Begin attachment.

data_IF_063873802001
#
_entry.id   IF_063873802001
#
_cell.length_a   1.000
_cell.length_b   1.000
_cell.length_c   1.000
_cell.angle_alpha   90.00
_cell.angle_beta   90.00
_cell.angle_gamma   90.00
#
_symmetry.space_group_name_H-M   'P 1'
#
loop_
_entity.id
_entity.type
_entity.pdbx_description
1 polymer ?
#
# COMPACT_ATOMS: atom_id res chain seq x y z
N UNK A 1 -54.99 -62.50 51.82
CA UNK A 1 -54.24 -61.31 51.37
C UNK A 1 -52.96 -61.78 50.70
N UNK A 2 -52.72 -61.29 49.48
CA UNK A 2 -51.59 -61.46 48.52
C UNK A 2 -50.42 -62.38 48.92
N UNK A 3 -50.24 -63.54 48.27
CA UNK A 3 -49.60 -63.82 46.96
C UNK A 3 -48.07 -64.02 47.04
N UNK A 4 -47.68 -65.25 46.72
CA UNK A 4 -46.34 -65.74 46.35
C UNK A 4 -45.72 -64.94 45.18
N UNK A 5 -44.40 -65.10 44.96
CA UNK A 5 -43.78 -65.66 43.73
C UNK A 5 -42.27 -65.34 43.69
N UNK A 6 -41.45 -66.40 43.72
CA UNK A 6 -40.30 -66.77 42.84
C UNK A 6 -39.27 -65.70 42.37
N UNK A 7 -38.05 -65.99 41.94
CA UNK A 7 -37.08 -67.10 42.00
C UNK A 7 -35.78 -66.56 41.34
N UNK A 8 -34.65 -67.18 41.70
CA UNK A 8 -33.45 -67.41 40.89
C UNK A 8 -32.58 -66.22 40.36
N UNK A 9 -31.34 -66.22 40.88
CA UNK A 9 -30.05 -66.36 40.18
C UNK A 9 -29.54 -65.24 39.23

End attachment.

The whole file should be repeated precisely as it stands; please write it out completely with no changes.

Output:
data_IF_063873802001
#
_entry.id   IF_063873802001
#
_cell.length_a   1.000
_cell.length_b   1.000
_cell.length_c   1.000
_cell.angle_alpha   90.00
_cell.angle_beta   90.00
_cell.angle_gamma   90.00
#
_symmetry.space_group_name_H-M   'P 1'
#
loop_
_entity.id
_entity.type
_entity.pdbx_description
1 polymer ?
#
# COMPACT_ATOMS: atom_id res chain seq x y z
N UNK A 1 -54.99 -62.50 51.82
CA UNK A 1 -54.24 -61.31 51.37
C UNK A 1 -52.96 -61.78 50.70
N UNK A 2 -52.72 -61.29 49.48
CA UNK A 2 -51.59 -61.46 48.52
C UNK A 2 -50.42 -62.38 48.92
N UNK A 3 -50.24 -63.54 48.27
CA UNK A 3 -49.60 -63.82 46.96
C UNK A 3 -48.07 -64.02 47.04
N UNK A 4 -47.68 -65.25 46.72
CA UNK A 4 -46.34 -65.74 46.35
C UNK A 4 -45.72 -64.94 45.18
N UNK A 5 -44.40 -65.10 44.96
CA UNK A 5 -43.78 -65.66 43.73
C UNK A 5 -42.27 -65.34 43.69
N UNK A 6 -41.45 -66.40 43.72
CA UNK A 6 -40.30 -66.77 42.84
C UNK A 6 -39.27 -65.70 42.37
N UNK A 7 -38.05 -65.99 41.94
CA UNK A 7 -37.08 -67.10 42.00
C UNK A 7 -35.78 -66.56 41.34
N UNK A 8 -34.65 -67.18 41.70
CA UNK A 8 -33.45 -67.41 40.89
C UNK A 8 -32.58 -66.22 40.36
N UNK A 9 -31.34 -66.22 40.88
CA UNK A 9 -30.05 -66.36 40.18
C UNK A 9 -29.54 -65.24 39.23